“There are many trials that seem hard to bear at first which prove true blessings later when we see of what false materials they were first composed.” — Stephen Vincent Benet

I distinctly remember the first time that I euthanized a client’s dog. All veterinarians must face this daunting moment in their career, to take the life of an animal we are trained to save from pain and suffering. In my case, I was an associate veterinarian in private practice only months after graduating with my DVM degree. A client’s dog was suffering from a fatal condition and after a prolonged struggle, the owner had decided to end her pet’s pain. She also requested that she hold her beloved pet during the procedure. I froze for an instant upon hearing her wish, adding to my anxiety and guilt. In that moment, the exam room became very small and I felt the ceiling lights intensely across the back of my neck, now moist with sweat. My hands and fingers trembled and seem to betray me as I aspirated the blue-green euthanasia solution into the syringe. The dog calmly watched me with trusting eyes as the owner wrapped her arms around his neck and chest, softly sobbing. Fortunately, the procedure was successful and the dog eased toward death with a final exhale. The memories and images from that moment have followed me throughout my life.

Because veterinarians face unique factors in the course of their training and careers, they require knowledge and life skills to help them face the moments of compassion exhaustion, mental stress, and moral conflict that they will enviably face. It is for these reasons that our school has focused extensive efforts to help support our students not only in the technical skills they will need, but also on skills to help them understand themselves and to navigate the stress of veterinary practice.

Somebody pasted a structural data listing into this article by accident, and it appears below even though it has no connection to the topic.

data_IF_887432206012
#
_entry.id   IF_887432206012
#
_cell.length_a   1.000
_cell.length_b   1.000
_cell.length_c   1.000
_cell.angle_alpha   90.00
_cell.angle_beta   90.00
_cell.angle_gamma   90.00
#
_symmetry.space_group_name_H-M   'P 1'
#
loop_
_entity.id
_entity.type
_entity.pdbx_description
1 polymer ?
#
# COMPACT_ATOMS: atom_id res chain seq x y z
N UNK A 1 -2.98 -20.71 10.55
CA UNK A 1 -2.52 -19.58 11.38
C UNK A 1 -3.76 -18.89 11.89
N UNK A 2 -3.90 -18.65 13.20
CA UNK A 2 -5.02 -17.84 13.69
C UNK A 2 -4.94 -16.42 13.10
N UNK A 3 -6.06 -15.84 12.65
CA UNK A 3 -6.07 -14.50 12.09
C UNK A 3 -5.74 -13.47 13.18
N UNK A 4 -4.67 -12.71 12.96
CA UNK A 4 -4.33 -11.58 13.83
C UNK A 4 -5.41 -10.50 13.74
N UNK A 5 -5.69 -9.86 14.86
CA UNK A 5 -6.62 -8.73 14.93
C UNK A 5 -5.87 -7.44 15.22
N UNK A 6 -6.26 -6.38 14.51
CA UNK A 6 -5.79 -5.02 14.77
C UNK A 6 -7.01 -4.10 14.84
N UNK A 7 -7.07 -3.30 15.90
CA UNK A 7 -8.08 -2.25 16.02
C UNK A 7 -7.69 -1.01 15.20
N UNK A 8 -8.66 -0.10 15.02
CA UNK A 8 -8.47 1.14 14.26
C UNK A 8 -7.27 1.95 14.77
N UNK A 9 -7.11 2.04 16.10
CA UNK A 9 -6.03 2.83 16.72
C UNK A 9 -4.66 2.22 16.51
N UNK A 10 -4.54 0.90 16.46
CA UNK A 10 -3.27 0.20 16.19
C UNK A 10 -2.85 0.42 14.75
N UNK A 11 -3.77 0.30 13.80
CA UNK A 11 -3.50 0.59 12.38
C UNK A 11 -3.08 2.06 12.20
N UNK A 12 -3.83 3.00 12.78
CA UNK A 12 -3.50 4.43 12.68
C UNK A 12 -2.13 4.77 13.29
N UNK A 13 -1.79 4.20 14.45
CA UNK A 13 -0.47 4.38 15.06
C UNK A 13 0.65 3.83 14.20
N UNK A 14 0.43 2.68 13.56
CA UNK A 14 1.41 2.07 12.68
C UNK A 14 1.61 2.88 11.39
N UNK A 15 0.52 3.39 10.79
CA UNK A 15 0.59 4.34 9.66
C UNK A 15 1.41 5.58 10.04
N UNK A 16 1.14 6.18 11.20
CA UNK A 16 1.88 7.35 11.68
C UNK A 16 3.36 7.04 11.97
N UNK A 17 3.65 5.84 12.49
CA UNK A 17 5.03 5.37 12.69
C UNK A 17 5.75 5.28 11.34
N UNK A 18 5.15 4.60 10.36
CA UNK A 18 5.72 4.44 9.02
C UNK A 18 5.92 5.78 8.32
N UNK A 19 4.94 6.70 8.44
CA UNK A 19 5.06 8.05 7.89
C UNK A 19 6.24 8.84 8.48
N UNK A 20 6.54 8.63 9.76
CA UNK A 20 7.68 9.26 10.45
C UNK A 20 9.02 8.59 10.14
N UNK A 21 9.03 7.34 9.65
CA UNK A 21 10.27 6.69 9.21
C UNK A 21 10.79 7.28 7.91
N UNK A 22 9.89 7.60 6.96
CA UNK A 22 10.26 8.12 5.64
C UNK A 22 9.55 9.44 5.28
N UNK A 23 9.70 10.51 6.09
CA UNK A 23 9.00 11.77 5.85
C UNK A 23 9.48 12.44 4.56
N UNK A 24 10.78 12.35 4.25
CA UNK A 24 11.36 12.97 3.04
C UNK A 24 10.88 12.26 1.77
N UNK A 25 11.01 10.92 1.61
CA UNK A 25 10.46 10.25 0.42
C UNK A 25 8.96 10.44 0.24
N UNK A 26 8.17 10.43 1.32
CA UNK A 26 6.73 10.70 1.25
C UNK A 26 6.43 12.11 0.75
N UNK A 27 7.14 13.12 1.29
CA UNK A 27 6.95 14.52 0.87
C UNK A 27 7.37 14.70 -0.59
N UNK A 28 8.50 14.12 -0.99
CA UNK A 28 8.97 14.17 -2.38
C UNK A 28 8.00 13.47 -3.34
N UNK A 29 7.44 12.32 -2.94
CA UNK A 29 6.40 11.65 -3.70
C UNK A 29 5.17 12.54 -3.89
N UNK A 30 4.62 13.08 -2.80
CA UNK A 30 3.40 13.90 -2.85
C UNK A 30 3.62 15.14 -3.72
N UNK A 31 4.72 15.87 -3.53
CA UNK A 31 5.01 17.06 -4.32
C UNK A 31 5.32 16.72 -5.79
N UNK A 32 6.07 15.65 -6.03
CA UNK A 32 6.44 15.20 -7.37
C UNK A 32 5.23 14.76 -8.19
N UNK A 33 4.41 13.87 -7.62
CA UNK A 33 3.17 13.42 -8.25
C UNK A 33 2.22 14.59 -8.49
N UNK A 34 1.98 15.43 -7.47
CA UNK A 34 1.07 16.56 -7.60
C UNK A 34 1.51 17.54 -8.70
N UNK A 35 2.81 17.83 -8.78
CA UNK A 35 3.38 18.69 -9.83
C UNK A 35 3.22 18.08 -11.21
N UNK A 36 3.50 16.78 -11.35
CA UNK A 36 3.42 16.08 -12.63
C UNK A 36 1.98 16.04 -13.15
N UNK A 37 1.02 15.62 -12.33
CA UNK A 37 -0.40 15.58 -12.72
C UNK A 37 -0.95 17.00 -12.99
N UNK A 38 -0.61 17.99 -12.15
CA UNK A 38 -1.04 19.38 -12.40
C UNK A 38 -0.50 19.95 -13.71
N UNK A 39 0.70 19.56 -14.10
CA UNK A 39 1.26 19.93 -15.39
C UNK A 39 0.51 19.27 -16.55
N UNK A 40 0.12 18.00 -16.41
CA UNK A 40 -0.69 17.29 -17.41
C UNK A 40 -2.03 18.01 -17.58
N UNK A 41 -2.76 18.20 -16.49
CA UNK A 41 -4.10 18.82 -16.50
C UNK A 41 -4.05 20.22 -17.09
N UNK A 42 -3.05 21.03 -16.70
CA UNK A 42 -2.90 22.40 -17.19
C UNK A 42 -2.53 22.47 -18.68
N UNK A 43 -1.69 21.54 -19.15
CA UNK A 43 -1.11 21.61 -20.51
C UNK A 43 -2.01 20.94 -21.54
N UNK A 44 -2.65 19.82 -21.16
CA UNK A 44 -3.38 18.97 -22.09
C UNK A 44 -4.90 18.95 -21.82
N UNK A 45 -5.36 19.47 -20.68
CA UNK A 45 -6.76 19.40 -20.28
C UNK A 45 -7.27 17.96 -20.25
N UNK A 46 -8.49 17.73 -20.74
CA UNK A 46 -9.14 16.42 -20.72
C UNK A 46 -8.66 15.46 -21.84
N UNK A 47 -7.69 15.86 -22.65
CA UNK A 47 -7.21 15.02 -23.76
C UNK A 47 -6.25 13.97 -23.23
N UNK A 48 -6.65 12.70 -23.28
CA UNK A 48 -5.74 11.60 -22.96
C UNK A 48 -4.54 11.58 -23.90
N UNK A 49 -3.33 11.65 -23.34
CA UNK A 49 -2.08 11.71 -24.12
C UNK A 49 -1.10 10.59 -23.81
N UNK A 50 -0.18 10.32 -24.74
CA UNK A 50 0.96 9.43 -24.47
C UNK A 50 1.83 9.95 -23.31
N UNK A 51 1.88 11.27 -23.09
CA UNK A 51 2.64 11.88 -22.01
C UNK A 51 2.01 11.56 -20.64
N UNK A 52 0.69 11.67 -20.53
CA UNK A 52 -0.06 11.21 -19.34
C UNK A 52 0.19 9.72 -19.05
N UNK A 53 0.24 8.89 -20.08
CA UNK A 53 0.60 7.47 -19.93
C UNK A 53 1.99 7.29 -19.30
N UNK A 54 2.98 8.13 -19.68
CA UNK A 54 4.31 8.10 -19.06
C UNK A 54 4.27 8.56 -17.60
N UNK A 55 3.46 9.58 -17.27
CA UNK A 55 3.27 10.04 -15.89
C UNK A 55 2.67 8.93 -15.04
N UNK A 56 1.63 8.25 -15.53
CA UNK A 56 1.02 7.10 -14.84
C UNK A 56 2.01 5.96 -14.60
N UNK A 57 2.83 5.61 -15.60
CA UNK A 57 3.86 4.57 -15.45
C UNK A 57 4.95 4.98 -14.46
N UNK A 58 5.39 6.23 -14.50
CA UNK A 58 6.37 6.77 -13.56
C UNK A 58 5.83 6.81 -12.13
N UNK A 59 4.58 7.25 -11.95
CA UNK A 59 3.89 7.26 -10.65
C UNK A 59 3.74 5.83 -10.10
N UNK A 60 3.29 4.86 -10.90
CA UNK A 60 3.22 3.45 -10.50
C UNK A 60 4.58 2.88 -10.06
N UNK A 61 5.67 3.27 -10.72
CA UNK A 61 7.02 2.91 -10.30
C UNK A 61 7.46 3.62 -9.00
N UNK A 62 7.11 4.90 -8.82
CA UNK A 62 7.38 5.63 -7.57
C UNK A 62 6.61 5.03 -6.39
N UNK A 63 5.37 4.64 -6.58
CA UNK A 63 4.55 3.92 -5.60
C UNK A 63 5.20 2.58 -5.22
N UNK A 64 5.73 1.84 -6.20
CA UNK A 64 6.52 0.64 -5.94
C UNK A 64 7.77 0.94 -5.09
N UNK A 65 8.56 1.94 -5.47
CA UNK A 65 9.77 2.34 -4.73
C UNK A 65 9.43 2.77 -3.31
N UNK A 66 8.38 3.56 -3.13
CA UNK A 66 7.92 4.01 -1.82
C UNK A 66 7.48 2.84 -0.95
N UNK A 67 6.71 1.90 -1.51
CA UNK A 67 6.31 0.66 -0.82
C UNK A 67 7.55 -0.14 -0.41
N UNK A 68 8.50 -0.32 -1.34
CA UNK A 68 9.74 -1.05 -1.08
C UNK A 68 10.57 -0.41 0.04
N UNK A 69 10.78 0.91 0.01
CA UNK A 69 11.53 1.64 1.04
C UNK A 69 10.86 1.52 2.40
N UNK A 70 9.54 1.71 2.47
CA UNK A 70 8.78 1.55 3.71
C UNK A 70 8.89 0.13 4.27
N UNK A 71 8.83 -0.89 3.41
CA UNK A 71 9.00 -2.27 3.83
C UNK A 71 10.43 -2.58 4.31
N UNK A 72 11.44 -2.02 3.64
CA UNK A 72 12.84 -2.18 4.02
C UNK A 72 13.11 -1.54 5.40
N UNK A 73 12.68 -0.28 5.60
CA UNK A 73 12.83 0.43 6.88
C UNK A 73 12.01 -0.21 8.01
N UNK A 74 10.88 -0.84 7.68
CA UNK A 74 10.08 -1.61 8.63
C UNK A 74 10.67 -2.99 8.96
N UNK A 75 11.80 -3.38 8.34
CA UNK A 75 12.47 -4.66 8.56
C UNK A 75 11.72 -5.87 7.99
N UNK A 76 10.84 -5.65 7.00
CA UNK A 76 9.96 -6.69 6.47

We greatly value the importance of mental health and wellness of our students. Our mental health counselors are dedicated to providing quality, confidential care for our students to help foster their personal and professional success. We have hired a professional psychologist in our veterinary hospital to help our clients deal with the stress of euthanasia and serve as a resource for our faculty, residents and students. Our wellness room provides a safe and comfortable space for our students to rest and de-stress, practice mindfulness or meditate. A number of wellness initiatives in collaboration with our students include seminar speakers, physical activities, and social outings bringing a sense of caring for our community. Through our “Each Aggie Matters” program we share our collective stories and in turn find strength in helping each other.

At a national level, the recognition of mental health and wellness has resulted in multiple programs from summits to regional conferences designed to share best practices in support and training of students. This year’s AVMA Wellness Summit will bring together veterinary practitioners and team members, students, educators, and mental health professionals, to focus on what actions we all are taking to foster inclusive academic and work environments that promote individual, team, practice, and organizational wellbeing. Our profession has recognized the importance of mental health and wellness and must continue these efforts to help the next generation of veterinarians understand signs of mental stress and to seek appropriate ways to find help when their mental wellness is suffering. It is our moral duty to turn our compassion inward in dark times and understand that we are not perfect, but have the resilience to learn from our setbacks and that we are not alone in our career journey.